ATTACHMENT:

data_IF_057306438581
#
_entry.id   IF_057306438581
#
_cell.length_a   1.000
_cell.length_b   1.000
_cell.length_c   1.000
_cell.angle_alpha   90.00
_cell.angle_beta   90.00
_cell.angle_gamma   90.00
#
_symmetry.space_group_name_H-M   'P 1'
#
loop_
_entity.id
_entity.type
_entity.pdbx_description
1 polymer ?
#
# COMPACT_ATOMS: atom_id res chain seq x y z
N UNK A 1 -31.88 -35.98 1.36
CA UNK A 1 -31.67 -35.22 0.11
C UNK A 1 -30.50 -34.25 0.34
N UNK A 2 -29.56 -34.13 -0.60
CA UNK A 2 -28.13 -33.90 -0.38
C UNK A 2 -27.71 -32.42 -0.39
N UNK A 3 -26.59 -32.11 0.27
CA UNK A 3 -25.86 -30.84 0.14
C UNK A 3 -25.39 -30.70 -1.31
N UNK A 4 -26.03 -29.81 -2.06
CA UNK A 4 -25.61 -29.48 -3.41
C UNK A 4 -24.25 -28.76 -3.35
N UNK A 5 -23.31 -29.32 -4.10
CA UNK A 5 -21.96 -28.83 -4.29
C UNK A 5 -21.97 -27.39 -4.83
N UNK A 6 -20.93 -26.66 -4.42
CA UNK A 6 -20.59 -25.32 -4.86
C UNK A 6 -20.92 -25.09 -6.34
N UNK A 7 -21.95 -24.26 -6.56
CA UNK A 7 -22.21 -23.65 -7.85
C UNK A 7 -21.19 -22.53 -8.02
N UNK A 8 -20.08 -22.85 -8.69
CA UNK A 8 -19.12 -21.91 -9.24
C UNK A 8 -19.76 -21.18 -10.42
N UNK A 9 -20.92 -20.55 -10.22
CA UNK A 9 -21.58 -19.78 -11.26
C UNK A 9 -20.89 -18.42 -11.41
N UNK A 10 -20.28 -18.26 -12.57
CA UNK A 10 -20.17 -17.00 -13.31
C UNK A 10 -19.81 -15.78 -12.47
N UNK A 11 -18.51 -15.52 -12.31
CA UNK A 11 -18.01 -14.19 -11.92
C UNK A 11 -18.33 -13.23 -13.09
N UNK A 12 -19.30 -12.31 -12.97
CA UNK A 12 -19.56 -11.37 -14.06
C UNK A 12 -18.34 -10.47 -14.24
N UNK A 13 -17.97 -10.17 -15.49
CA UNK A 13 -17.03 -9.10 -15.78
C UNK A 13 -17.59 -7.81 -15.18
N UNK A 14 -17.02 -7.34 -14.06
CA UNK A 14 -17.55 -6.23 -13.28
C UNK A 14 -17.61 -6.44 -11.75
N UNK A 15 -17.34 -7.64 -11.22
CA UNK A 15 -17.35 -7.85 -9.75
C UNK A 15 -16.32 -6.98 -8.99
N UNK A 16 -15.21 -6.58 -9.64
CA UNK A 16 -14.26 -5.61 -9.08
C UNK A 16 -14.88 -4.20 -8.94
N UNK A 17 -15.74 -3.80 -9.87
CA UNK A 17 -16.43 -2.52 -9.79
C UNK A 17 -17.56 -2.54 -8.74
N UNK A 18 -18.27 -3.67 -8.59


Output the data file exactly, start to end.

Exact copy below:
data_IF_057306438581
#
_entry.id   IF_057306438581
#
_cell.length_a   1.000
_cell.length_b   1.000
_cell.length_c   1.000
_cell.angle_alpha   90.00
_cell.angle_beta   90.00
_cell.angle_gamma   90.00
#
_symmetry.space_group_name_H-M   'P 1'
#
loop_
_entity.id
_entity.type
_entity.pdbx_description
1 polymer ?
#
# COMPACT_ATOMS: atom_id res chain seq x y z
N UNK A 1 -31.88 -35.98 1.36
CA UNK A 1 -31.67 -35.22 0.11
C UNK A 1 -30.50 -34.25 0.34
N UNK A 2 -29.56 -34.13 -0.60
CA UNK A 2 -28.13 -33.90 -0.38
C UNK A 2 -27.71 -32.42 -0.39
N UNK A 3 -26.59 -32.11 0.27
CA UNK A 3 -25.86 -30.84 0.14
C UNK A 3 -25.39 -30.70 -1.31
N UNK A 4 -26.03 -29.81 -2.06
CA UNK A 4 -25.61 -29.48 -3.41
C UNK A 4 -24.25 -28.76 -3.35
N UNK A 5 -23.31 -29.32 -4.10
CA UNK A 5 -21.96 -28.83 -4.29
C UNK A 5 -21.97 -27.39 -4.83
N UNK A 6 -20.93 -26.66 -4.42
CA UNK A 6 -20.59 -25.32 -4.86
C UNK A 6 -20.92 -25.09 -6.34
N UNK A 7 -21.95 -24.26 -6.56
CA UNK A 7 -22.21 -23.65 -7.85
C UNK A 7 -21.19 -22.53 -8.02
N UNK A 8 -20.08 -22.85 -8.69
CA UNK A 8 -19.12 -21.91 -9.24
C UNK A 8 -19.76 -21.18 -10.42
N UNK A 9 -20.92 -20.55 -10.22
CA UNK A 9 -21.58 -19.78 -11.26
C UNK A 9 -20.89 -18.42 -11.41
N UNK A 10 -20.28 -18.26 -12.57
CA UNK A 10 -20.17 -17.00 -13.31
C UNK A 10 -19.81 -15.78 -12.47
N UNK A 11 -18.51 -15.52 -12.31
CA UNK A 11 -18.01 -14.19 -11.92
C UNK A 11 -18.33 -13.23 -13.09
N UNK A 12 -19.30 -12.31 -12.97
CA UNK A 12 -19.56 -11.37 -14.06
C UNK A 12 -18.34 -10.47 -14.24
N UNK A 13 -17.97 -10.17 -15.49
CA UNK A 13 -17.03 -9.10 -15.78
C UNK A 13 -17.59 -7.81 -15.18
N UNK A 14 -17.02 -7.34 -14.06
CA UNK A 14 -17.55 -6.23 -13.28
C UNK A 14 -17.61 -6.44 -11.75
N UNK A 15 -17.34 -7.64 -11.22
CA UNK A 15 -17.35 -7.85 -9.75
C UNK A 15 -16.32 -6.98 -8.99
N UNK A 16 -15.21 -6.58 -9.64
CA UNK A 16 -14.26 -5.61 -9.08
C UNK A 16 -14.88 -4.20 -8.94
N UNK A 17 -15.74 -3.80 -9.87
CA UNK A 17 -16.43 -2.52 -9.79
C UNK A 17 -17.56 -2.54 -8.74
N UNK A 18 -18.27 -3.67 -8.59